What is the Difference Between Horizontal and Vertical Geothermal Ground Loops?

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geothermal ground loopsHomeowners and commercial facility owners who have decided to make the switch to geothermal heating and cooling can expect significant benefits in system efficiency, indoor comfort and cost savings. Before these benefits can be realized, however, several decisions must be made about the installation of the geothermal equipment. One of the most important of these decisions is whether to use a horizontal ground loop or a vertical ground loop for heat transfer. Here is an overview of the function of a geothermal system, the factors that can influence installation and the major differences between a horizontal ground loop and a vertical ground loop.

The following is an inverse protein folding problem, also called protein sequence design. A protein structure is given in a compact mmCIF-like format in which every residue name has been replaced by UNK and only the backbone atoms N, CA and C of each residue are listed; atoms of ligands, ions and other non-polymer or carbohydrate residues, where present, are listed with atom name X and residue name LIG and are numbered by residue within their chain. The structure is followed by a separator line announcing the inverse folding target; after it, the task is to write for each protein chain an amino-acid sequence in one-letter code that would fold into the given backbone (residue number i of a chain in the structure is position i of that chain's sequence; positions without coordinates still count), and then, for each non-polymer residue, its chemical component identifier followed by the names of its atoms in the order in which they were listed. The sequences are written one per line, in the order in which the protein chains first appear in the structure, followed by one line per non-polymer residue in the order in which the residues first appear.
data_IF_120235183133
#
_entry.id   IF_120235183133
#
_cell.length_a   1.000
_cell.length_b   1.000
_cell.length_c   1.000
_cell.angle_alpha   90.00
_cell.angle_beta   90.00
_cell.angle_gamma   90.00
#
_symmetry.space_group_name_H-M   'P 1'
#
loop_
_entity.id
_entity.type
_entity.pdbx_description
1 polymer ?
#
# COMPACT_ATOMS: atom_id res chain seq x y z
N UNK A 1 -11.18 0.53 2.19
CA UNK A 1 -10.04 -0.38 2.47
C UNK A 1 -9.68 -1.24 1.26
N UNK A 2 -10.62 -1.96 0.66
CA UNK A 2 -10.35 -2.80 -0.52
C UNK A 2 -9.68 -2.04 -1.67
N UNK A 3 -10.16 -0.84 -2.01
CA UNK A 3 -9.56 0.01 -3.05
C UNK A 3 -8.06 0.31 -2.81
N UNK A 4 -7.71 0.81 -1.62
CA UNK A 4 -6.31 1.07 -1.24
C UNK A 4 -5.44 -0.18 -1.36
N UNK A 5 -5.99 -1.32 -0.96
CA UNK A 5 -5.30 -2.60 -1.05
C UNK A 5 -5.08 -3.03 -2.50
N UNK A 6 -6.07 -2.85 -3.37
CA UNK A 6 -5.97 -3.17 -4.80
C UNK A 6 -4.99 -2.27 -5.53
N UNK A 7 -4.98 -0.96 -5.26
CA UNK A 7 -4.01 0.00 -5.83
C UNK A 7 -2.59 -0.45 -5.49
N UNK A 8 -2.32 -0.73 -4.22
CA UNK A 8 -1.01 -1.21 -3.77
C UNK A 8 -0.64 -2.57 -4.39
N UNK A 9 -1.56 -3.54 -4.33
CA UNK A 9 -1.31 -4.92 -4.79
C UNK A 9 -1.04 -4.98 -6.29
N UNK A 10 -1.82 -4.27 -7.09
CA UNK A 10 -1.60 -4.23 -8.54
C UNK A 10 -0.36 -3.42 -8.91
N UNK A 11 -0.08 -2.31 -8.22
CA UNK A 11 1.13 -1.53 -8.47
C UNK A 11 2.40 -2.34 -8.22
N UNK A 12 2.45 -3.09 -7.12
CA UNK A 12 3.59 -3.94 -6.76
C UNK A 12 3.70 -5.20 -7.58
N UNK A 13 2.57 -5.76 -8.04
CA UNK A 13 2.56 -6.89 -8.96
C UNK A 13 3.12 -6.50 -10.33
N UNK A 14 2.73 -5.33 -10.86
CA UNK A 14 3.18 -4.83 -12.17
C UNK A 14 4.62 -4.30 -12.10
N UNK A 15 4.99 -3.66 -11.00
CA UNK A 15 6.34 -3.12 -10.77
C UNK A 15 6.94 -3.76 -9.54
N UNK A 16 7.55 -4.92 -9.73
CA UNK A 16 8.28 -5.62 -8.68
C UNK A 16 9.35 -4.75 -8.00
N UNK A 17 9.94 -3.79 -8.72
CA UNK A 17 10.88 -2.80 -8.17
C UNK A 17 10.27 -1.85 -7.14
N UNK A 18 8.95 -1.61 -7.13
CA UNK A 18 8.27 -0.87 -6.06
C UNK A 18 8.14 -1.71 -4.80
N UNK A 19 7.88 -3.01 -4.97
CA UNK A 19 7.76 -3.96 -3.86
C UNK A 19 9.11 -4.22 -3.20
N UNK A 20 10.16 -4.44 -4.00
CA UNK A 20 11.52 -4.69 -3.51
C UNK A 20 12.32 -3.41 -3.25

Geothermal Heating and Cooling: How It Works

Geothermal heating and cooling works by a very efficient process of heat transfer. Geothermal systems do not, in and of themselves, produce heating or cooling like a standard furnace or air conditioner. Instead, this type of HVAC system captures heat and moves it from place to place. Removing heat from an indoor setting produces cooling, while heating involves extracting outdoor heat and moving it inside to make a home or business building warm and comfortable.

The two main types of geothermal heat pump systems are ground-loop and water-loop systems. Ground-loop geothermal installations are the more common.

The basic concept of geothermal heating or cooling relies on the fact that, at a certain distance under the ground, the temperature of the soil or the water stays consistent throughout the year. No matter how hot or cold the weather gets at the surface, about six to 10 feet below the ground the temperatures will always be in the range of 45 to 70 degrees. For this reason, even a frozen region of soil (such as a residential front yard) can still serve as an effective medium for heat capture and release. This heat transfer occurs in the ground loop.